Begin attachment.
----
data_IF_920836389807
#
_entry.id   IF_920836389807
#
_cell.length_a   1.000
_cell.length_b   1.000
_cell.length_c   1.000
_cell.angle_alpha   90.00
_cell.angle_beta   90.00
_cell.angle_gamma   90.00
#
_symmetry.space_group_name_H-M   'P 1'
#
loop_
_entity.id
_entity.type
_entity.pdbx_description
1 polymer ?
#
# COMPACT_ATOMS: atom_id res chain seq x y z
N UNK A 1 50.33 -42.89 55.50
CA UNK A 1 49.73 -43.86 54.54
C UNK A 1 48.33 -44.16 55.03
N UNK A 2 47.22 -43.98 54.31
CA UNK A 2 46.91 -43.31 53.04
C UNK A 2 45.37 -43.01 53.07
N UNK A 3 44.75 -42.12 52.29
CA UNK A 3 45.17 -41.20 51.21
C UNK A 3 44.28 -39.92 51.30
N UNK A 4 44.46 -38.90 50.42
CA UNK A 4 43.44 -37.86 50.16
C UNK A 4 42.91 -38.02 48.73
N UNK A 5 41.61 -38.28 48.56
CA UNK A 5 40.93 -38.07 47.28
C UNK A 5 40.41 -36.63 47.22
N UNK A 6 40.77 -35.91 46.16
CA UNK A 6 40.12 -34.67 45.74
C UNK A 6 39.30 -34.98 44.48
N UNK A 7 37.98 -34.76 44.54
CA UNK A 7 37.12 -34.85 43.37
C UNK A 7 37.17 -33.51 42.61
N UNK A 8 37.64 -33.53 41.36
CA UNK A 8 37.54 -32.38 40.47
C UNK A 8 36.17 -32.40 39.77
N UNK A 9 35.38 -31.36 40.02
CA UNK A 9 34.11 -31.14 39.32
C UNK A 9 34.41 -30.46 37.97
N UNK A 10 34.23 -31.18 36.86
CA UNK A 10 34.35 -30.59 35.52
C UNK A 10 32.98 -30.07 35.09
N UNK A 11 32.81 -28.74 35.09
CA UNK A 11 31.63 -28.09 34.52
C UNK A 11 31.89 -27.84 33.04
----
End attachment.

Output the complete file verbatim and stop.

data_IF_920836389807
#
_entry.id   IF_920836389807
#
_cell.length_a   1.000
_cell.length_b   1.000
_cell.length_c   1.000
_cell.angle_alpha   90.00
_cell.angle_beta   90.00
_cell.angle_gamma   90.00
#
_symmetry.space_group_name_H-M   'P 1'
#
loop_
_entity.id
_entity.type
_entity.pdbx_description
1 polymer ?
#
# COMPACT_ATOMS: atom_id res chain seq x y z
N UNK A 1 50.33 -42.89 55.50
CA UNK A 1 49.73 -43.86 54.54
C UNK A 1 48.33 -44.16 55.03
N UNK A 2 47.22 -43.98 54.31
CA UNK A 2 46.91 -43.31 53.04
C UNK A 2 45.37 -43.01 53.07
N UNK A 3 44.75 -42.12 52.29
CA UNK A 3 45.17 -41.20 51.21
C UNK A 3 44.28 -39.92 51.30
N UNK A 4 44.46 -38.90 50.42
CA UNK A 4 43.44 -37.86 50.16
C UNK A 4 42.91 -38.02 48.73
N UNK A 5 41.61 -38.28 48.56
CA UNK A 5 40.93 -38.07 47.28
C UNK A 5 40.41 -36.63 47.22
N UNK A 6 40.77 -35.91 46.16
CA UNK A 6 40.12 -34.67 45.74
C UNK A 6 39.30 -34.98 44.48
N UNK A 7 37.98 -34.76 44.54
CA UNK A 7 37.12 -34.85 43.37
C UNK A 7 37.17 -33.51 42.61
N UNK A 8 37.64 -33.53 41.36
CA UNK A 8 37.54 -32.38 40.47
C UNK A 8 36.17 -32.40 39.77
N UNK A 9 35.38 -31.36 40.02
CA UNK A 9 34.11 -31.14 39.32
C UNK A 9 34.41 -30.46 37.97
N UNK A 10 34.23 -31.18 36.86
CA UNK A 10 34.35 -30.59 35.52
C UNK A 10 32.98 -30.07 35.09
N UNK A 11 32.81 -28.74 35.09
CA UNK A 11 31.63 -28.09 34.52
C UNK A 11 31.89 -27.84 33.04